There are 99 thinking errors in this book which address things like how the availability of examples makes us forget about probability and how we regularly mistake correlation for causation.
If you want to understand why people sometimes say and do things that you think are ridiculous, then this book will help. Although it might also make you realise that the things you say and do are also ridiculous. so be warned.
I’ve read quite a few of Alison Weir’s historical biographies and am a big fan of her writing. Elizabeth the Queen has been on the shelf for a long time. Well, most of the books I reading have been; either they get read straight after being bought or they go in the pile only to surface years later. Anyway, still largely reading non-fiction. I’m currently 30,000 words through my 120,000 word work-in-progress so I think the non-fiction streak will continue for a while.
I enjoyed this a great deal. The writing is engaging and the court around Elizabeth comes to life quite vividly. I read this shortly before I read Fools and Mortals so I enjoyed having the real background to the setting. One of the interesting themes of the book is Elizabeth’s refusal to marry and the various factors that may have influenced that. In reality, Elizabeth had very little choice about who she might marry – there were few men equal in status to her, and most of them were Catholic. Of course, she showed little inclination to give up being supreme ruler of England. If she’d married her husband would have been her superior and she does not appear to have really believed that women were inferior to men. The prevailing opinion that women should not rule meant that she could never openly express that opinion so it must be inferred from her letters. Weir also posits that given the fate of her sister Mary and several of her father’s wives, Elizabeth may have subconsciously associated marriage with death. In her lifetime there were rumours of affairs and illegitimate children but they seem hardly credible in hindsight. I came away from the book thinking that she may have been asexual. Elizabeth clearly enjoyed flirting with men, as evidenced in her letters and contemporary accounts, and she had several emotional intense relationships, but did not seem to have to work terribly hard to repress her sexuality.
There’s a lot more to the book than speculation about marriage, even though this is tightly bound up with her diplomatic relations with other countries. It gives a lot of information about the court and the characters present, about Elizabeth’s finances and the corruption inherent in the system of patronage that was the 16th century economy. There’s a lot of detail about how Elizabeth negotiated her way between her powerful neighbours, France and Spain, and cleverly avoided wars she couldn’t afford. War wasn’t always avoidable, but a different ruler might have gone to war much more frequently given the circumstances.
I would highly recommend it. Informative, entertaining and very readable.
I forget how this book ended up in my library. Probably picked up while killing time at a train station or airport. That’s where I mostly seem to buy this kind of lightweight non-fiction. My brain is too tired for the imagination required of a novel or the attention required of more in-depth non-fiction.
How to Speak Money by John Lanchester is a dictionary of terms used about money in the media and by the financial services industry. It’s a handy think to have because many of those terms are difficult to grasp and the meaning of them quite technical. Reading this book will give you a better understanding of what people mean by such things as inflation, equities and hedge funds, or downsizing and rent. There’s some historical context given in the entries about Keynes, Friedman and Marx, and a long introduction that describes what’s happened in economics and finance in the last century or so.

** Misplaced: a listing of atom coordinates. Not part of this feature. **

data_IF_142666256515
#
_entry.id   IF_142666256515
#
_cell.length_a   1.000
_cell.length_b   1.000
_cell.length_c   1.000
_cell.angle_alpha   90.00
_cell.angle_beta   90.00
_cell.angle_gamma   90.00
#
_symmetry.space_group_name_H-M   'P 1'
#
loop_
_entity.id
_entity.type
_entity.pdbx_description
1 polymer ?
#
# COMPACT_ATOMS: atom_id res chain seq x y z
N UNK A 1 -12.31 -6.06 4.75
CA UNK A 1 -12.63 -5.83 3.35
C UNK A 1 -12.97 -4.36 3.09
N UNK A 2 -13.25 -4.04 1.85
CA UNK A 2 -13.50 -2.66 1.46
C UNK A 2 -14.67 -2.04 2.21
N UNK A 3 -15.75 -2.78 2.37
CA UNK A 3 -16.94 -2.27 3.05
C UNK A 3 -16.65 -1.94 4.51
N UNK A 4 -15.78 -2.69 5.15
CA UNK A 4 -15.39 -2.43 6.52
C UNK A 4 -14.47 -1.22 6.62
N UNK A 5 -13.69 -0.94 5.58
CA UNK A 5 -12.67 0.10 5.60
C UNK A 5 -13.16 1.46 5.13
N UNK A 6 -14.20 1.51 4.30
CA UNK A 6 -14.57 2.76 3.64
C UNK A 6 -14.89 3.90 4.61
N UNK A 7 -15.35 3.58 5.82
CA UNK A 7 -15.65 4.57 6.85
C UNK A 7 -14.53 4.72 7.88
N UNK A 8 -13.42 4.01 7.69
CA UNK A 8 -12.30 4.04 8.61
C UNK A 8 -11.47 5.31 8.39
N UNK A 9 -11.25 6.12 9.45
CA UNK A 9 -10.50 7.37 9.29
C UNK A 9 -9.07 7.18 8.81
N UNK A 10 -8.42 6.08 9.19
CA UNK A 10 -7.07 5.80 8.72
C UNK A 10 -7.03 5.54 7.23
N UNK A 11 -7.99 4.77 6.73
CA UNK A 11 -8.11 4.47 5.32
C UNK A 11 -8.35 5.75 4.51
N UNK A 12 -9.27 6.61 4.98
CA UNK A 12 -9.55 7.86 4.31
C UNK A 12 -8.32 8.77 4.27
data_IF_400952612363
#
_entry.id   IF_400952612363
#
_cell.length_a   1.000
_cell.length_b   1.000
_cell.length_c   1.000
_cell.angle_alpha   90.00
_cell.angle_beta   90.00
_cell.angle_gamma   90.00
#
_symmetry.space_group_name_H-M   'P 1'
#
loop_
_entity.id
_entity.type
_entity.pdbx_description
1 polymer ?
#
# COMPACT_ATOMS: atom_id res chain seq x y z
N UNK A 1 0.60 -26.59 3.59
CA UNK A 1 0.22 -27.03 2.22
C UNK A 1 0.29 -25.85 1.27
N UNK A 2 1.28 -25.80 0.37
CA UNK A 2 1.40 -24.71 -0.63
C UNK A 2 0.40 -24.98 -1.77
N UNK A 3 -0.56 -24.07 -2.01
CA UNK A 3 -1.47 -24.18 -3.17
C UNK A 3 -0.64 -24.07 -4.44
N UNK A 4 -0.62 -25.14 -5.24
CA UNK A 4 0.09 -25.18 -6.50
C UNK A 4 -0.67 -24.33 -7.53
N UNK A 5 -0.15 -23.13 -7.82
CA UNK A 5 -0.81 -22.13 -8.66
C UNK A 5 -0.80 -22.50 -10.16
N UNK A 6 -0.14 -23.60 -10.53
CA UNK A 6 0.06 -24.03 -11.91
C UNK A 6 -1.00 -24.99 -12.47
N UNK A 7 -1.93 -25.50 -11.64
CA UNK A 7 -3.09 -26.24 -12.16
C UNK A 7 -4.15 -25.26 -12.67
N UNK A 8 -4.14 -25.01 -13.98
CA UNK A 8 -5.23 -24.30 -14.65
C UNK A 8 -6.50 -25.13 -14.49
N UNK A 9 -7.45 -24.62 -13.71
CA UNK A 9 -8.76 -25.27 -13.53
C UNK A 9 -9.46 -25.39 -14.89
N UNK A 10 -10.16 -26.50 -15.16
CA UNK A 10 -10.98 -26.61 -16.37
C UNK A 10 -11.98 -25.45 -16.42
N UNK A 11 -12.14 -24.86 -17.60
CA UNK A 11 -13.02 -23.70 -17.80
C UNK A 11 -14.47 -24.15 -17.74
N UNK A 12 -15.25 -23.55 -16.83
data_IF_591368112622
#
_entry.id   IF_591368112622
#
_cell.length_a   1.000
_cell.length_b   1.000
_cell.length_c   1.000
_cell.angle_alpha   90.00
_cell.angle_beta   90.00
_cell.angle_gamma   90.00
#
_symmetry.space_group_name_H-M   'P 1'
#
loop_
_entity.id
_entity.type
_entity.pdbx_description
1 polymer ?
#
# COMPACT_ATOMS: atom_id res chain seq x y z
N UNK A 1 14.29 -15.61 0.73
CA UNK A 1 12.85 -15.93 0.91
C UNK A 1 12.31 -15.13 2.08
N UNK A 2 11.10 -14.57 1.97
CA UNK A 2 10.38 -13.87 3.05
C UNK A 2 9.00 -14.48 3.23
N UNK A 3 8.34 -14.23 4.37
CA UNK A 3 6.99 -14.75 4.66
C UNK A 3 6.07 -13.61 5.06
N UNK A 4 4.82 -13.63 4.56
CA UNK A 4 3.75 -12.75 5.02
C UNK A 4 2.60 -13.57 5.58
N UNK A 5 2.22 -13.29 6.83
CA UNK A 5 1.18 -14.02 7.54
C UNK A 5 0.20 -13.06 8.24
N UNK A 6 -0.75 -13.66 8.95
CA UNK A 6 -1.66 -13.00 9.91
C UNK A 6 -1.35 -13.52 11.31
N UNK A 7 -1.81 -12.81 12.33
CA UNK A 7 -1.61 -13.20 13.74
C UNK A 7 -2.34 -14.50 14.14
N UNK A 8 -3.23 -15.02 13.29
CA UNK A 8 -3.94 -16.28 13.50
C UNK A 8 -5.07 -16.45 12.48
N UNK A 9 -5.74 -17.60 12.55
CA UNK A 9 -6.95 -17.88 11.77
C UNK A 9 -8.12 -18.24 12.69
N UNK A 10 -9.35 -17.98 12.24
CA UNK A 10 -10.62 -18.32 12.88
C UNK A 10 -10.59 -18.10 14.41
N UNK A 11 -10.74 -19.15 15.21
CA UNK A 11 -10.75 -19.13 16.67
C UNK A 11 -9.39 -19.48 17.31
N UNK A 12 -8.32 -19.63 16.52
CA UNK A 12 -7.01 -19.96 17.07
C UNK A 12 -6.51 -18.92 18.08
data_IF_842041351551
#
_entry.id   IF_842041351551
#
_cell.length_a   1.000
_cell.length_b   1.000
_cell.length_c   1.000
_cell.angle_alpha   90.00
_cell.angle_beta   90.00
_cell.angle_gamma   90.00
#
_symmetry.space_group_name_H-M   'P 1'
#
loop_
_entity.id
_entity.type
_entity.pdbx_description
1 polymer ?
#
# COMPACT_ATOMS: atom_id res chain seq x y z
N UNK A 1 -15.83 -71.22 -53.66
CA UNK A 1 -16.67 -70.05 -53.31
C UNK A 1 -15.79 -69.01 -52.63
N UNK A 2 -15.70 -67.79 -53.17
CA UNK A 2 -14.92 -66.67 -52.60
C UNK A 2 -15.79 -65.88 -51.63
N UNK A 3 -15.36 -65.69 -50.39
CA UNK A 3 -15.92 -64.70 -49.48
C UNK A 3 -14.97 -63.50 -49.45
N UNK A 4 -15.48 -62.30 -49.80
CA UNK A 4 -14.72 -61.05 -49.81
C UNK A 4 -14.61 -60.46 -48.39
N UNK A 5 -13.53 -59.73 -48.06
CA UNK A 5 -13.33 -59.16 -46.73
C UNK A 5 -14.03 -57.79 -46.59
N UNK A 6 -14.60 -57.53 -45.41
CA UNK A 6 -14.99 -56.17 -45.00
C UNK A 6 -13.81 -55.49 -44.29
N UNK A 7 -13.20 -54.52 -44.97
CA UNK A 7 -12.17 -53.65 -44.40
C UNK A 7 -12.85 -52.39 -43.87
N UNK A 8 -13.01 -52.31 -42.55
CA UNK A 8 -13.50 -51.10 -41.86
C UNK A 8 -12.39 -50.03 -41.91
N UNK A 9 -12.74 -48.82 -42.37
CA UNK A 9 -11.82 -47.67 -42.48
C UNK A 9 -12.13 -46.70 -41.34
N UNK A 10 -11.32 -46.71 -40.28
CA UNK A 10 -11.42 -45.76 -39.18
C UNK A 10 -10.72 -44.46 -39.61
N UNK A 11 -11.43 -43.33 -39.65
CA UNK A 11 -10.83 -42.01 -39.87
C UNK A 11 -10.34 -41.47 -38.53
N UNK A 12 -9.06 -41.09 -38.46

What I found interesting was Lanchester’s focus on the amount of reversification used in the language used to talk about money. Reversification is a word coined by Lanchester for when a term is used to describe the opposite of their initial sense, often deliberately in order to obscure what’s really happening. An example is ‘credit’, which really means ‘debt’. We were brought up to believe debt was a bad thing and people don’t want more of it, but if you rename it credit it sounds like a good thing that you want more of.
It’s bit dry. Lanchester’s writing is quite witty and snarky but there’s only so much he can do with the material. But it is informative and enlightening and well worth reading if you want to understand money and economics a bit more.
I read Fools and Mortals by Bernard Cornwall because it was my employer’s Book Club read. I was fairly excited as I like Cornwall’s books. Or at least, most of them. I loved the Winter King’s series, the Sharp series and the Last Kingdom series.
Fools and Mortals is about William Shakespeare’s younger brother Richard, his quest to graduate from playing female characters to playing male leads, and the intrigue between the theatres in Elizabethan England. A play is stolen, Richard is suspected and he must get the play back to prove his innocence.
It was okay. It was a light, easy read. Maybe I had high expectations but I didn’t think this was Cornwall at his best. The plot was a bit obvious and the writing not great. The main character wasn’t very likeable, but, it occurs to me most of Cornwall’s protagonists are arrogant and reckless, so Richard Shakespeare fits the mold. It’s just that there’s nothing engaging to go along with that.
There’s a few pages at the end talking about the historical basis for the story which is quite interesting. The setting is brought to life really well with lots of little details of Elizabeth England.